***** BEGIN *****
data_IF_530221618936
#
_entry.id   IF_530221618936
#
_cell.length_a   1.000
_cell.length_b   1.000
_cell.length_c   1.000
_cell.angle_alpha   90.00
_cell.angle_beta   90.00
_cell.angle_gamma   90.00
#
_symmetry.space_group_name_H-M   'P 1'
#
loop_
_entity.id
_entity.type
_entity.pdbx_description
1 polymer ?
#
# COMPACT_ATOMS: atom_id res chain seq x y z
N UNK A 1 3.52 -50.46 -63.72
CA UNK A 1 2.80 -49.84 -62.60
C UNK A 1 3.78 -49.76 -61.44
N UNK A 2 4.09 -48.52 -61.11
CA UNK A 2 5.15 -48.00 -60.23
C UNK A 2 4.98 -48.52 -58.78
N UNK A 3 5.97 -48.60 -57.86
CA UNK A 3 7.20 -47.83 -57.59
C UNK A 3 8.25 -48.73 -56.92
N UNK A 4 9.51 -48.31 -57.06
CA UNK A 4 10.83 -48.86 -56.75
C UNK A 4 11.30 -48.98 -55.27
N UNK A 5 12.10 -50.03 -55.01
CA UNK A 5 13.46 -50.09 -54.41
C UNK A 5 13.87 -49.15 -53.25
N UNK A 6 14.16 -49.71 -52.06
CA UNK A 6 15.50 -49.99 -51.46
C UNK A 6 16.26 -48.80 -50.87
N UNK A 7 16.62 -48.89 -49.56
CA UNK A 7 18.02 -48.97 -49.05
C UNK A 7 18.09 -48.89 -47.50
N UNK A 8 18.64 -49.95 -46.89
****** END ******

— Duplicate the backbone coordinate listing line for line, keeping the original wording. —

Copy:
data_IF_530221618936
#
_entry.id   IF_530221618936
#
_cell.length_a   1.000
_cell.length_b   1.000
_cell.length_c   1.000
_cell.angle_alpha   90.00
_cell.angle_beta   90.00
_cell.angle_gamma   90.00
#
_symmetry.space_group_name_H-M   'P 1'
#
loop_
_entity.id
_entity.type
_entity.pdbx_description
1 polymer ?
#
# COMPACT_ATOMS: atom_id res chain seq x y z
N UNK A 1 3.52 -50.46 -63.72
CA UNK A 1 2.80 -49.84 -62.60
C UNK A 1 3.78 -49.76 -61.44
N UNK A 2 4.09 -48.52 -61.11
CA UNK A 2 5.15 -48.00 -60.23
C UNK A 2 4.98 -48.52 -58.78
N UNK A 3 5.97 -48.60 -57.86
CA UNK A 3 7.20 -47.83 -57.59
C UNK A 3 8.25 -48.73 -56.92
N UNK A 4 9.51 -48.31 -57.06
CA UNK A 4 10.83 -48.86 -56.75
C UNK A 4 11.30 -48.98 -55.27
N UNK A 5 12.10 -50.03 -55.01
CA UNK A 5 13.46 -50.09 -54.41
C UNK A 5 13.87 -49.15 -53.25
N UNK A 6 14.16 -49.71 -52.06
CA UNK A 6 15.50 -49.99 -51.46
C UNK A 6 16.26 -48.80 -50.87
N UNK A 7 16.62 -48.89 -49.56
CA UNK A 7 18.02 -48.97 -49.05
C UNK A 7 18.09 -48.89 -47.50
N UNK A 8 18.64 -49.95 -46.89